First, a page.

Spleens were dissociated with a syringe plunger through 40–70 μm mesh and splenic erythrocytes lysed in ACK buffer. Lymph nodes were also dissociated with a syringe plunger through 40–70 μm mesh. For collection of lymph nodes from Tg1807 mice, inguinal, axillary, brachial, and cervical lymph nodes were collected and pooled. For mice that received subcutaneous (SC) injections, skin-draining inguinal, axillary and brachial lymph nodes were collected and pooled.

Flow cytometry

Leukocytes were stained in PBS containing 0.5% bovine serum albumin. For all experiments cells were incubated with Fc Block (anti-mouse CD16/CD32) (BD Biosciences, San Jose, CA) to limit surface Fc receptors binding to staining antibodies. Staining cocktails contained fluorescent-conjugated antibodies from BioLegend, BD Biosciences, or eBiosciences (ThermoFisher, Waltham, MA) unless noted otherwise. Antibodies were directed against the following markers (clones noted in parenthesis): CD4 (RM4-5 or GK1.5), CD8a (53–6.7), CD11a (M17/4), CD11b (M1/70), CD11c (N418 or HL3), CD40 (3/23), CD44 (IM-7), CD45/Ly5 (30-F11), B220/CD45RA (RA3-6B2), CD62L (MEL-14), CD64 (X54-5/7.1), CD69 (H1.2F3), CD80 (16-10A1), CD86 (GL-1), CD90.1/Th1.1 (OX-7), CD90.2/Th1.2 (53–2.1), CD103 (M290), CXCR2/CD182 (SA045E1), Mannose Receptor/CD206 (C068C2), Langerin/CD207 (RMUL.2), TLR-2/CD282 (T2.5), TLR-4/CD284 (SA15-21), Dectin-1 (RH1), Galectin-3/Mac-2 (M3/38), MHC class I H-2Kb/H-2Db (28-8-6), MHC class II I-A/I-E (M5/114.15.2) Ly6C (HK1.4 or AL-21), Ly6G (1A8), F4/80 (BM8), NK1.1 (PK136), Siglec F (E50-2440), Siglec H (551).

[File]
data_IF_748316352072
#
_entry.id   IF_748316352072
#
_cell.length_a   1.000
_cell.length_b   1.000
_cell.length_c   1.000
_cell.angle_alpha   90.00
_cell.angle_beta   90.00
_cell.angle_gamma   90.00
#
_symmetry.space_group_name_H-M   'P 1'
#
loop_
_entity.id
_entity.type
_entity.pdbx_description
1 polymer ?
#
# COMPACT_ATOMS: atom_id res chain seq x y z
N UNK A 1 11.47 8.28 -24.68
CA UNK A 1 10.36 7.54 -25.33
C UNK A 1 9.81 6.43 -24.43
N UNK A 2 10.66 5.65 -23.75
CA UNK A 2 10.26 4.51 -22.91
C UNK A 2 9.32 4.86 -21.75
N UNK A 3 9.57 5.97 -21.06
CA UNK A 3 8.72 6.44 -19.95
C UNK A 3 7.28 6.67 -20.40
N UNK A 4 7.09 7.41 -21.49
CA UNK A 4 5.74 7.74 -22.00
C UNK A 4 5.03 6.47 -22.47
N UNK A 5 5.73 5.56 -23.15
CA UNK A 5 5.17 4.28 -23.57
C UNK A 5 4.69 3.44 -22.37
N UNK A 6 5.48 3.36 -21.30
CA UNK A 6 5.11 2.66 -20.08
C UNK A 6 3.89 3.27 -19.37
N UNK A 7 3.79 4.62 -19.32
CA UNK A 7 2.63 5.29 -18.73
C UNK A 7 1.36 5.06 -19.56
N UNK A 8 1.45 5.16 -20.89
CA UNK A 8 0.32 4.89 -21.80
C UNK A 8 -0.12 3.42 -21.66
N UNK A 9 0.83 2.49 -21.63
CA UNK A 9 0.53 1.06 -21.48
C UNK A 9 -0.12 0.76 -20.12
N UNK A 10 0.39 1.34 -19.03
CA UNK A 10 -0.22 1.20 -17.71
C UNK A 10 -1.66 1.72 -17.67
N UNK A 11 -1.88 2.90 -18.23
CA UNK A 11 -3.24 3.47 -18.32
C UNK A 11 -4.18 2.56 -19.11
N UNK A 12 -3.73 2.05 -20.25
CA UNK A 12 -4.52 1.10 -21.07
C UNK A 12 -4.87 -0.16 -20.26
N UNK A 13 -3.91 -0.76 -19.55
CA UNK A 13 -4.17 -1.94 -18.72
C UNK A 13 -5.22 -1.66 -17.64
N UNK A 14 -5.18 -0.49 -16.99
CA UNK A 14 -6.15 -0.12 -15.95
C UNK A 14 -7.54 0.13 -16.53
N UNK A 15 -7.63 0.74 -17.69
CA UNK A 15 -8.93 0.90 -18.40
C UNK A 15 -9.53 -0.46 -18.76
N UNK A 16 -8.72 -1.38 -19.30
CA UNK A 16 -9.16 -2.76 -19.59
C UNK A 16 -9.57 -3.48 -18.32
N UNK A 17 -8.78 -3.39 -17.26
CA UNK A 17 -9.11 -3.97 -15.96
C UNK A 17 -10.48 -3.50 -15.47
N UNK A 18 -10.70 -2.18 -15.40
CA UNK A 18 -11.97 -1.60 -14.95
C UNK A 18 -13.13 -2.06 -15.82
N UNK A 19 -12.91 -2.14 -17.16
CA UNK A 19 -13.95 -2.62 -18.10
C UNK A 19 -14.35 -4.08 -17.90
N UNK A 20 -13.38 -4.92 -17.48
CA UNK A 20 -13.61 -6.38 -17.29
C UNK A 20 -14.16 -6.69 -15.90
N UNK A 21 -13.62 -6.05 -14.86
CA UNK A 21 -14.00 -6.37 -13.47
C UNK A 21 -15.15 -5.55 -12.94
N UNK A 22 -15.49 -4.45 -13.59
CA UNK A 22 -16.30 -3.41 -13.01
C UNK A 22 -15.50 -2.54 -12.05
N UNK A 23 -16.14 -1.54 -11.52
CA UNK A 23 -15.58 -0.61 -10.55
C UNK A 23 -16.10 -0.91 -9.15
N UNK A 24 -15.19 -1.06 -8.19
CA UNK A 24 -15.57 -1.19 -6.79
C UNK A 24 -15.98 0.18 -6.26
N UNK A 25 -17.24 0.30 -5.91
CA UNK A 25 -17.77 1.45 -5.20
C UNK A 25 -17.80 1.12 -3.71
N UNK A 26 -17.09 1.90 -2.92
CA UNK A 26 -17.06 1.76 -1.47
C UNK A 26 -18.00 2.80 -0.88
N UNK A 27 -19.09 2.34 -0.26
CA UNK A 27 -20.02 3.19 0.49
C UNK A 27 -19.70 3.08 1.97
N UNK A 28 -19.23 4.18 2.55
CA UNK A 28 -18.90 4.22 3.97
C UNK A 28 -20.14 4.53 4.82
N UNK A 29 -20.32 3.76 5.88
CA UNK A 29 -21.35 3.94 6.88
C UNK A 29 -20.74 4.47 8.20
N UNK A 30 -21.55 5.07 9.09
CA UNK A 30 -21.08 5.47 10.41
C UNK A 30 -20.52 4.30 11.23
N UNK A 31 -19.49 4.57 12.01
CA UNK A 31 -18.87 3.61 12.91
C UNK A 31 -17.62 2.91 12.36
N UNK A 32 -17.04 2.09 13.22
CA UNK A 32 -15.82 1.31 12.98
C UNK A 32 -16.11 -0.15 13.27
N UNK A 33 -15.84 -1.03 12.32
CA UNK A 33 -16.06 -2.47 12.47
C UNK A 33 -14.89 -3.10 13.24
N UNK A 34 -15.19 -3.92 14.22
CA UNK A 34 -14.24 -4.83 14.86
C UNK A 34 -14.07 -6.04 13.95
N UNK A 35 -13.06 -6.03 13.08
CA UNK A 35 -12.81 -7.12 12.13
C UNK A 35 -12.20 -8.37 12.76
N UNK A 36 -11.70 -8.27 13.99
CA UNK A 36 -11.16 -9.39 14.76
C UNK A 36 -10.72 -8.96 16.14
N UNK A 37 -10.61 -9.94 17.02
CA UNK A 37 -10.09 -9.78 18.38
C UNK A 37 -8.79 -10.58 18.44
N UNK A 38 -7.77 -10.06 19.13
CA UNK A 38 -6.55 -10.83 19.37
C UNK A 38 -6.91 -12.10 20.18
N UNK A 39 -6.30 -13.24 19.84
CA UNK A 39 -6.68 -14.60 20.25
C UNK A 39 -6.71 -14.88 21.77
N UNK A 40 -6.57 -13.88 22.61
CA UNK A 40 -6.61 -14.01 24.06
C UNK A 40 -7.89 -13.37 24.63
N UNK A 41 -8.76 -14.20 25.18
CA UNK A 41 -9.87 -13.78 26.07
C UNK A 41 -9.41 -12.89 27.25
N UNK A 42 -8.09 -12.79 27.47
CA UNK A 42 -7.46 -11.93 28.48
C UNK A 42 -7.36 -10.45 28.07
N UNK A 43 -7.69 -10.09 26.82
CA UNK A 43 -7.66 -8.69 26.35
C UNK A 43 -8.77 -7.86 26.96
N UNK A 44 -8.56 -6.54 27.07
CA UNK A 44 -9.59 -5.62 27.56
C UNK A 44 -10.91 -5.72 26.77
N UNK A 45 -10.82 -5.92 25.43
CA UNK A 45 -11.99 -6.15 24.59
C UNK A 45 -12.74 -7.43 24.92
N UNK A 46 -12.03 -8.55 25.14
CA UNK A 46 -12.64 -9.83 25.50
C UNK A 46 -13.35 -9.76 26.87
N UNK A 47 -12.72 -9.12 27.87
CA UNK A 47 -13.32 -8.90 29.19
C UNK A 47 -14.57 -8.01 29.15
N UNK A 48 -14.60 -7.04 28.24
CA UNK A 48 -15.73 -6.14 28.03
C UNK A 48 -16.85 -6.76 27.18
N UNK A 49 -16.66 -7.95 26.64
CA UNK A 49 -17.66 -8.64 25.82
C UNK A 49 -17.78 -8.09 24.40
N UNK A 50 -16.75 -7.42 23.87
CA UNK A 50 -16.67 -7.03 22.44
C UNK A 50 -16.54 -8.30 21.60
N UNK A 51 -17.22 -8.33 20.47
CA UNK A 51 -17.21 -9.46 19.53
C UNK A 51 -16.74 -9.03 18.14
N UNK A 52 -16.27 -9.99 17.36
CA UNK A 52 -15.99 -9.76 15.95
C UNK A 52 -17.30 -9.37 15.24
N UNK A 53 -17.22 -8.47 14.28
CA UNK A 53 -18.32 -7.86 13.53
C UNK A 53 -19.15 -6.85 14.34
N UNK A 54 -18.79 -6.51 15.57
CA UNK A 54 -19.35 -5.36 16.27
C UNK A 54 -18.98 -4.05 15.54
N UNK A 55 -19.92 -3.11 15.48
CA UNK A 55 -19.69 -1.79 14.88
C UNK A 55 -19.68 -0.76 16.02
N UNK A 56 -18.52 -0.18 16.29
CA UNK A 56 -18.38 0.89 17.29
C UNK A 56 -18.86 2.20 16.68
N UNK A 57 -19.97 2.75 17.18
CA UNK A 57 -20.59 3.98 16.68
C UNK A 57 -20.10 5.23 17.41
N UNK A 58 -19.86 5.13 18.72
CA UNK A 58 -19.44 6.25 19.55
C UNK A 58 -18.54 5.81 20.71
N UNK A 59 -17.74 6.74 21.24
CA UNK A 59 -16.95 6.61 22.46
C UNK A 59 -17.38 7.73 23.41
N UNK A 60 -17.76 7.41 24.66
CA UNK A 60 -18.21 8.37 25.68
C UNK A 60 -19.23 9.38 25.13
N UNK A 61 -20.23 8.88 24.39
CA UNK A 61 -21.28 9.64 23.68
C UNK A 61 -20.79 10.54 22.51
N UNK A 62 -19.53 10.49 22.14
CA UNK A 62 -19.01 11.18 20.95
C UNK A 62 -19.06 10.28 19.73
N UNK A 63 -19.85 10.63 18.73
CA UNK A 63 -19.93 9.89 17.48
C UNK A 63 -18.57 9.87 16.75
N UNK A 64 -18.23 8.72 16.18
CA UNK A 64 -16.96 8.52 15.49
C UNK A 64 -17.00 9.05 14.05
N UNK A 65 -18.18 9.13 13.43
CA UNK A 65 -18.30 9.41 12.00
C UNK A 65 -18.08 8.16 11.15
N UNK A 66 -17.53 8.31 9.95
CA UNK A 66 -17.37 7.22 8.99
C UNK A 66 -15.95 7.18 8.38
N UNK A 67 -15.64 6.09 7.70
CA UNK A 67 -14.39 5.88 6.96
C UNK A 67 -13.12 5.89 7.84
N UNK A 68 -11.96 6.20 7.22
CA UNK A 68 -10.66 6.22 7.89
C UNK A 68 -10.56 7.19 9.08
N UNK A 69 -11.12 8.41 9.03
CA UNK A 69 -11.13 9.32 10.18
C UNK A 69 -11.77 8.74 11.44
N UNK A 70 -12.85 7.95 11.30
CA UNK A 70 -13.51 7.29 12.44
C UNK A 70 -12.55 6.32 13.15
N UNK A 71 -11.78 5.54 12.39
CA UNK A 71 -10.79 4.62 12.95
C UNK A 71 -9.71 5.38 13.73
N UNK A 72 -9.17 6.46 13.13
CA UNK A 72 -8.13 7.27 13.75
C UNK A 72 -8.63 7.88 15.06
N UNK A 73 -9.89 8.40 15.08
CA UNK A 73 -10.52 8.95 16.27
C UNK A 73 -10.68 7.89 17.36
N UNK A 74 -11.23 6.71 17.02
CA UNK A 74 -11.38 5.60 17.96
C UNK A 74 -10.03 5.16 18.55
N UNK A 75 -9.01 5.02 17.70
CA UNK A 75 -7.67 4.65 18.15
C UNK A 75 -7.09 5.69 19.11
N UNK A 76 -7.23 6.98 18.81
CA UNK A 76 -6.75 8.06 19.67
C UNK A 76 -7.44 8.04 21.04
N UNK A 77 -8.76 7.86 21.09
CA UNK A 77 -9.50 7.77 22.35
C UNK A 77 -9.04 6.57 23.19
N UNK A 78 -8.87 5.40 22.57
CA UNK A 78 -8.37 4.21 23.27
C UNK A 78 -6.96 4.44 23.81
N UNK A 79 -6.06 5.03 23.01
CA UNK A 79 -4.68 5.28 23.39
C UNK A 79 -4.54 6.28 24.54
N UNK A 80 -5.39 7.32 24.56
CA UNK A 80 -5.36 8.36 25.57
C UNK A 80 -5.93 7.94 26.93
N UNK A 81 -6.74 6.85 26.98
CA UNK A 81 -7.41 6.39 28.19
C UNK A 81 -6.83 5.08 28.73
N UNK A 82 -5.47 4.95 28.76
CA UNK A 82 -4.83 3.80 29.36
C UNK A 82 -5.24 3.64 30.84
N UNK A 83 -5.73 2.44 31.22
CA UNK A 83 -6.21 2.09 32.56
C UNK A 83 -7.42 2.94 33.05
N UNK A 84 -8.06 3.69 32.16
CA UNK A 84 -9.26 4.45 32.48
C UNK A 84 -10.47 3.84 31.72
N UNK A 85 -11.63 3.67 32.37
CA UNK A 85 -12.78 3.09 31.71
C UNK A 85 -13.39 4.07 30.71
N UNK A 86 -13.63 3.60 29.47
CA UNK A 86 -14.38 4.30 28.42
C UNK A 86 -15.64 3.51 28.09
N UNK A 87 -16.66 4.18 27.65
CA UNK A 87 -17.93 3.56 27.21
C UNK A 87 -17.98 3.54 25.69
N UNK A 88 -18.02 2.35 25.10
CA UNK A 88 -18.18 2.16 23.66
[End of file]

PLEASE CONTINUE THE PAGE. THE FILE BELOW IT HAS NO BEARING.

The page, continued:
Unconjugated rat anti-murine Dectin-2 (D2.11E4) (ThermoFisher, Waltham, MA) and anti-murine Mincle (4A9) (MBL, Woburn, MA) were used as primary antibodies incubated alone with cells. After washing, PE or APC conjugated anti-rat IgG2a (BD Biosciences) was included in a cocktail containing the other fluorescent conjugated antibodies. FMO controls for Dectin-2 and Mincle did not receive primary antibody but were stained with anti-rat secondary antibody.

To mark B. dermatitidis yeast ex vivo with Uvitex [35,55], after lung processing, cells were stained for surface markers, washed, and fixed with BD cytofix/cytoperm. Cells were then stained with 1 μg/ml Uvitex 2B in BD perm/wash buffer for 30 minutes at room temperature before being washed with perm/wash buffer. Intracellular staining of fungi with Uvitex also stains phagocytic cells in the lungs of naïve mice; these stained cells have likely engulfed chitin or other polymers inhaled from food or bedding [56]. These cells are present in small number in the lungs of mice infected with B. dermatitidis; they have dim Uvitex staining and also are autofluorescent in many channels including DsRed. These false positive events were gated out from the cells determined to be Uvitex+ as shown by Wang et al [55].

To track phagocytosis of B. dermatitidis yeast in vivo, cells from processed lungs were surface stained with 1 μM calcofluor white M2R (Sigma) in stain cocktails for 20 minutes at 4° C.

For all experiments, cells were stained with Invitrogen Live/Dead Fixable Yellow or Near Infared (ThermoFisher) to gate out dead cells. Forward and side scatter gates were also used to remove debris and, in experiments not investigating fungal cell association, to remove doublets (FSC-A X FSC-H, SSC-A x SSC-H).